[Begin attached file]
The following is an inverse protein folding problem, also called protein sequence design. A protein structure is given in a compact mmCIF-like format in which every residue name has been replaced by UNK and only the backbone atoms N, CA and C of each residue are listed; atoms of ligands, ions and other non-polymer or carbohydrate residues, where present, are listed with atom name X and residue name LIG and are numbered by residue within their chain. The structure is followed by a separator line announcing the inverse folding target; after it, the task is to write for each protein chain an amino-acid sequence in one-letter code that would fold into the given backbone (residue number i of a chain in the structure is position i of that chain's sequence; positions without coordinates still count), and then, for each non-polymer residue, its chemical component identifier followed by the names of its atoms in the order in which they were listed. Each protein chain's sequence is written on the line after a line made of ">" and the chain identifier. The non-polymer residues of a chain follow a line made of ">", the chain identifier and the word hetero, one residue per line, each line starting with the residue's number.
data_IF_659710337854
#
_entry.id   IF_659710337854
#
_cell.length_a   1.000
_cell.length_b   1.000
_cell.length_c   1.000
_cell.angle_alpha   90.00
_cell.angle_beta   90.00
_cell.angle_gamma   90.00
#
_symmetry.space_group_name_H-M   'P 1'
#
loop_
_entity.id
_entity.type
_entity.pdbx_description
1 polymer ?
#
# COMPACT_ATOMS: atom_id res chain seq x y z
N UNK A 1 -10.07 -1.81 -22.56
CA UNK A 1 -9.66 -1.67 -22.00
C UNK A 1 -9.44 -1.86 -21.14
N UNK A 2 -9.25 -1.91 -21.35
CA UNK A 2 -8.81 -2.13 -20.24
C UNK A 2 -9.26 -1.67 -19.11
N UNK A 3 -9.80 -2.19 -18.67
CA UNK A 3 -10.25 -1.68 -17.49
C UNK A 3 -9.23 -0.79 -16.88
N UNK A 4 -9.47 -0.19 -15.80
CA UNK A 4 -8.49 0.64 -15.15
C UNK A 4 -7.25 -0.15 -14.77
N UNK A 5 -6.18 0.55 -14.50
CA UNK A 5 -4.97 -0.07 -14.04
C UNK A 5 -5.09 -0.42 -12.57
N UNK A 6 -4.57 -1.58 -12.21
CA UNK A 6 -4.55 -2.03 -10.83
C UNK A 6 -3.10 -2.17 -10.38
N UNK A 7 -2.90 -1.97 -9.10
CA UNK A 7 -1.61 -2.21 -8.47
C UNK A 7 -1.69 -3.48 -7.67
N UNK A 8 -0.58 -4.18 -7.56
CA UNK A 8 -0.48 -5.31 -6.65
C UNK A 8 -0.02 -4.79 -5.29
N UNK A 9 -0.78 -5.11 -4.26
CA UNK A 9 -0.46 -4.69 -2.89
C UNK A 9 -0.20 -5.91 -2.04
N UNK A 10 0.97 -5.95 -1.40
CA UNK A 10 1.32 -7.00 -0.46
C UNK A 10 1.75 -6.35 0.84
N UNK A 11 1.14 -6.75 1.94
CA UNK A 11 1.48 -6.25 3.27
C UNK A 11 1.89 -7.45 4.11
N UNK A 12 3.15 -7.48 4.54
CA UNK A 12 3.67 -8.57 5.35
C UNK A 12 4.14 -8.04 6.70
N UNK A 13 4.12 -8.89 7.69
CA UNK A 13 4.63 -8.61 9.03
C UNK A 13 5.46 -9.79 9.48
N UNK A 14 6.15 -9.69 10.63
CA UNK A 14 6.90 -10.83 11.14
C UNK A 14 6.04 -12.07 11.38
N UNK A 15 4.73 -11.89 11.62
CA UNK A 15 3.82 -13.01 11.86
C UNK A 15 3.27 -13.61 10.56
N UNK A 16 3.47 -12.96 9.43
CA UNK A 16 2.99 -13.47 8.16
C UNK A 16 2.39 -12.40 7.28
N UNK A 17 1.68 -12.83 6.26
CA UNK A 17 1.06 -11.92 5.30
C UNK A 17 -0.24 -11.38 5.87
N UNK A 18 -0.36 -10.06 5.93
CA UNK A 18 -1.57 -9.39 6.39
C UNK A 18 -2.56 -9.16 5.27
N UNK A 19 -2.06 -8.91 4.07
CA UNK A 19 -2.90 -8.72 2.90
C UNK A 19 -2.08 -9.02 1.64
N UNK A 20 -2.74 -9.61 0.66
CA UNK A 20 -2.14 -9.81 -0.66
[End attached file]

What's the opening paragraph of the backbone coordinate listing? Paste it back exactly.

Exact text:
The following is an inverse protein folding problem, also called protein sequence design. A protein structure is given in a compact mmCIF-like format in which every residue name has been replaced by UNK and only the backbone atoms N, CA and C of each residue are listed; atoms of ligands, ions and other non-polymer or carbohydrate residues, where present, are listed with atom name X and residue name LIG and are numbered by residue within their chain. The structure is followed by a separator line announcing the inverse folding target; after it, the task is to write for each protein chain an amino-acid sequence in one-letter code that would fold into the given backbone (residue number i of a chain in the structure is position i of that chain's sequence; positions without coordinates still count), and then, for each non-polymer residue, its chemical component identifier followed by the names of its atoms in the order in which they were listed. Each protein chain's sequence is written on the line after a line made of ">" and the chain identifier. The non-polymer residues of a chain follow a line made of ">", the chain identifier and the word hetero, one residue per line, each line starting with the residue's number.